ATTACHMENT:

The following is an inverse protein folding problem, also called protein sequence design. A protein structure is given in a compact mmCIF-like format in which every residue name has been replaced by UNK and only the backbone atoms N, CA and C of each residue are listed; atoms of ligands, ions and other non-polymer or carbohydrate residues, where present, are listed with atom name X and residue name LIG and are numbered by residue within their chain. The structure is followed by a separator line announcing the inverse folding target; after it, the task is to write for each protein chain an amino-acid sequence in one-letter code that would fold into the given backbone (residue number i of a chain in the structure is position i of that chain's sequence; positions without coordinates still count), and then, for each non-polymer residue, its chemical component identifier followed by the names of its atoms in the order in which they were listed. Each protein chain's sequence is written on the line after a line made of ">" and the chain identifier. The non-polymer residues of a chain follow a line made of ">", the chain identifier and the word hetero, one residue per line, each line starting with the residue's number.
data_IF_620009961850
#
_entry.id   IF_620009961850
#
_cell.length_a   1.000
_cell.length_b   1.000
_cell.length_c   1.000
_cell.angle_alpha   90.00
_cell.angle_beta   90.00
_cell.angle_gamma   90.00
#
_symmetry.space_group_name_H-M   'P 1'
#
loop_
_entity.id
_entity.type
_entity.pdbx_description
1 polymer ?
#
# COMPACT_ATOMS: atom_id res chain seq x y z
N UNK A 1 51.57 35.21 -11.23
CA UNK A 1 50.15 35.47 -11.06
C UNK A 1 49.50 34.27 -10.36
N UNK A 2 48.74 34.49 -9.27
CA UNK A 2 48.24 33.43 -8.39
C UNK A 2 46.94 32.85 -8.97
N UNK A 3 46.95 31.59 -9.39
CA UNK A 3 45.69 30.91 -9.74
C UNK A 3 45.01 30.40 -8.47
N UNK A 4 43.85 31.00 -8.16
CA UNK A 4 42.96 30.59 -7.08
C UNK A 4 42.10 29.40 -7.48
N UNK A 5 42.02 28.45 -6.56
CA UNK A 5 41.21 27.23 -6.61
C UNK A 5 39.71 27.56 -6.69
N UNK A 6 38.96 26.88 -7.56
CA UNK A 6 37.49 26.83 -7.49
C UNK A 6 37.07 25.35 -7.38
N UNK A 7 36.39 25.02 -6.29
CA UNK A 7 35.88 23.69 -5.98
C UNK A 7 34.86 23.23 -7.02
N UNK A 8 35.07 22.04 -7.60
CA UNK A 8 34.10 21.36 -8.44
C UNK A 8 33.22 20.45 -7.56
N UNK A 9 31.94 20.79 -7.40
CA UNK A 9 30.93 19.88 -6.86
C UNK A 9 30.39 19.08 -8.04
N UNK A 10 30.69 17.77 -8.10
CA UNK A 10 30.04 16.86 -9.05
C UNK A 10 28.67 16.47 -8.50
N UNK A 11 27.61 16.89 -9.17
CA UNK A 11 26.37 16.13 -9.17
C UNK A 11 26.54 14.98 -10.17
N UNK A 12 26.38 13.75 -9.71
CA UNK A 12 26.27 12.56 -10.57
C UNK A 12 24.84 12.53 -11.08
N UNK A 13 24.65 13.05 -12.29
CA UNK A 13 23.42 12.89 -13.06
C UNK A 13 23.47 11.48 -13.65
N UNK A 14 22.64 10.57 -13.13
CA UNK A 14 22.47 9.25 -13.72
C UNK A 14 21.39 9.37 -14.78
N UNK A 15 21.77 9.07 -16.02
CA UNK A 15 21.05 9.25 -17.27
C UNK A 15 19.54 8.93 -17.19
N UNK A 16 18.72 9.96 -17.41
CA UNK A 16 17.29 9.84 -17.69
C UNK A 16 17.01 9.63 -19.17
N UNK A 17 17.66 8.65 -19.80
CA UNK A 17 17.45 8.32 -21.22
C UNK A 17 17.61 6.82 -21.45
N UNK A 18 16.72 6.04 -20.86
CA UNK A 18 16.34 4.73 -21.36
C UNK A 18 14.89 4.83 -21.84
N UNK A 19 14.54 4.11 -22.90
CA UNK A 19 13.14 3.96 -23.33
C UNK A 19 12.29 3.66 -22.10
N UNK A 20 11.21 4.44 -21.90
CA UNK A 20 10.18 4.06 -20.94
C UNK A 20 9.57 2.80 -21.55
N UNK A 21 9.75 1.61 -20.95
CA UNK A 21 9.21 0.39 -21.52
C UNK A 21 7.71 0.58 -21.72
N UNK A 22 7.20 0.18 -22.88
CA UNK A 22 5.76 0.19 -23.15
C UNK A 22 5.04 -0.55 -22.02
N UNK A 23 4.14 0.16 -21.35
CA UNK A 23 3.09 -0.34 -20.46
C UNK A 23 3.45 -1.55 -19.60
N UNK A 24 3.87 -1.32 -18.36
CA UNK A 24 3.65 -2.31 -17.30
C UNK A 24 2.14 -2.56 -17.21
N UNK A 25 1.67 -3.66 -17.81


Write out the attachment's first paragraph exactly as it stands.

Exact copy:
The following is an inverse protein folding problem, also called protein sequence design. A protein structure is given in a compact mmCIF-like format in which every residue name has been replaced by UNK and only the backbone atoms N, CA and C of each residue are listed; atoms of ligands, ions and other non-polymer or carbohydrate residues, where present, are listed with atom name X and residue name LIG and are numbered by residue within their chain. The structure is followed by a separator line announcing the inverse folding target; after it, the task is to write for each protein chain an amino-acid sequence in one-letter code that would fold into the given backbone (residue number i of a chain in the structure is position i of that chain's sequence; positions without coordinates still count), and then, for each non-polymer residue, its chemical component identifier followed by the names of its atoms in the order in which they were listed. Each protein chain's sequence is written on the line after a line made of ">" and the chain identifier. The non-polymer residues of a chain follow a line made of ">", the chain identifier and the word hetero, one residue per line, each line starting with the residue's number.